declined 4.7 percent and 4.4 percent-this in an industry already
famous for slim margins. From 1994 to 1997, trade book unit shipments
decreased at a 2.1 percent annual rate. By 1997, the sluggish
growth of 1995 and 1996 deteriorated to an actual market contraction,
as sales of consumer books fell 2.7 percent. Over 1995 and 1996,
net shipments of adult trade books dropped 10 percent. Perhaps
the most astonishing part of this contraction is that it occurred
during an economic expansion.
The ill effects were not limited just
to sickly financial reports. By the time the chain-store madness
had taken its toll in 1995 and 1996, the United States had dropped
from first to fourth in the number of books produced each year.
Worse, perhaps, than the decline in the
number of titles published was a dramatic shift in sales among
the books that were published. The book business has begun shifting
even more heavily towards celebrity-driven bestsellers. The number
of bestsellers (books that sold 100,000 or more copies) grew substantially
in the 1990s. When that fact is juxtaposed against an the overall
decline in book sales, it is clear that mid-list books are falling
off the edge. Good fiction, investigative reporting and other
quality books are simply being squeezed out of the market.
The fruits of monopoly
The shrinkage in book sales is happening
at the same time as concentration is increasing at all levels
of the book business, and the two phenomena appear intertwined.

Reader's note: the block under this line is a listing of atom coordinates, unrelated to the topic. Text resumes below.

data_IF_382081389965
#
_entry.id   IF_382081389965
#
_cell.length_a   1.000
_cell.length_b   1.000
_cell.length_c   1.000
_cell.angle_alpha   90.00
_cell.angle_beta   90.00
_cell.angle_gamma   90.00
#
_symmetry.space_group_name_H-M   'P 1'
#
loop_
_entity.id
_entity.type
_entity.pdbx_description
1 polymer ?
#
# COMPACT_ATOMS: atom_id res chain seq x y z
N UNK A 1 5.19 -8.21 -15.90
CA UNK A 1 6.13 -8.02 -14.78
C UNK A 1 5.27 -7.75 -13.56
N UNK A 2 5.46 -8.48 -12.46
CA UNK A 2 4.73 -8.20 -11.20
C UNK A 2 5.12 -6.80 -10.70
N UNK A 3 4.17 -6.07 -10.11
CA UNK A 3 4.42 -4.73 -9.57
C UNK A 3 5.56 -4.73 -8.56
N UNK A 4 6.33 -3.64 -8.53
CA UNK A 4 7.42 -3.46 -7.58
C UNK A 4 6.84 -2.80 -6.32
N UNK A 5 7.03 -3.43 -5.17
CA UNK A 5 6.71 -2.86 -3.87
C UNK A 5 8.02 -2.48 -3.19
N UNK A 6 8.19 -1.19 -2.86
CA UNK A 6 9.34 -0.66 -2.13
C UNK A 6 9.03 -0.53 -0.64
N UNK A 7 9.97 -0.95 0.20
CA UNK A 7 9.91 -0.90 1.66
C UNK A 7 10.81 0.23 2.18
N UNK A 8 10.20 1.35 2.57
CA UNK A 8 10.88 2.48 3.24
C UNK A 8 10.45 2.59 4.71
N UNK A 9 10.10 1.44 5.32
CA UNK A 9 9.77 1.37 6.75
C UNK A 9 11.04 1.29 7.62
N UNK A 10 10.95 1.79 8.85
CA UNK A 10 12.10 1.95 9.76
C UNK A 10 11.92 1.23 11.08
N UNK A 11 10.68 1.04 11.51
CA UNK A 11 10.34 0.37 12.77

Concentration of power is occurring in
a major way at the retail level. While the chain-store expansion
hasn't led to an overall increase in book sales, the chains have
grabbed a bigger piece of the pie. Between 1991 and 1997, trade
book sales of the major chains rose 58.5 percent, while the sales
of independents dropped by 27.3 percent. The market share of independents
has dropped from about 32 percent to 18 percent or less, reversing
the relative market position of the two groups.
Independent stores argue that this concentration
of power in the hands of chains was not inevitable, but was rather
the result of illegal price and promotional concessions given
to the chains by publishers over a period of many years. Courts
that have considered the issue have agreed with the independents,
and several publishers have been forced to accept consent decrees
designed to curb further abuses. None of this has solved the problem,
however, and the issue is once again before a U.S. District Court
in San Francisco in an action filed by the American Booksellers
Association and several independent stores against Barnes &
Noble and Borders.
Increasing concentration at the publishing
level is just as troubling. Merger mania has gripped publishing
executives in recent decades, and each wave has left the publishing
business with fewer major players. Despite many rounds of consolidation,
there were still 10 major publishers in the United States five
years ago: Random House, Bantam-Doubleday-Dell, Viking-Penguin,
Putnam, Simon & Schuster, Scribner, Harper-Collins, Time-Warner,
Hearst Publishing and the Holtzbrinck Group. These 10 publishers
have now been reduced to six, and in all likelihood it will soon
shrink to five.
The biggest merger occurred in March 1998,
when German publishing giant Bertelsmann, which already owned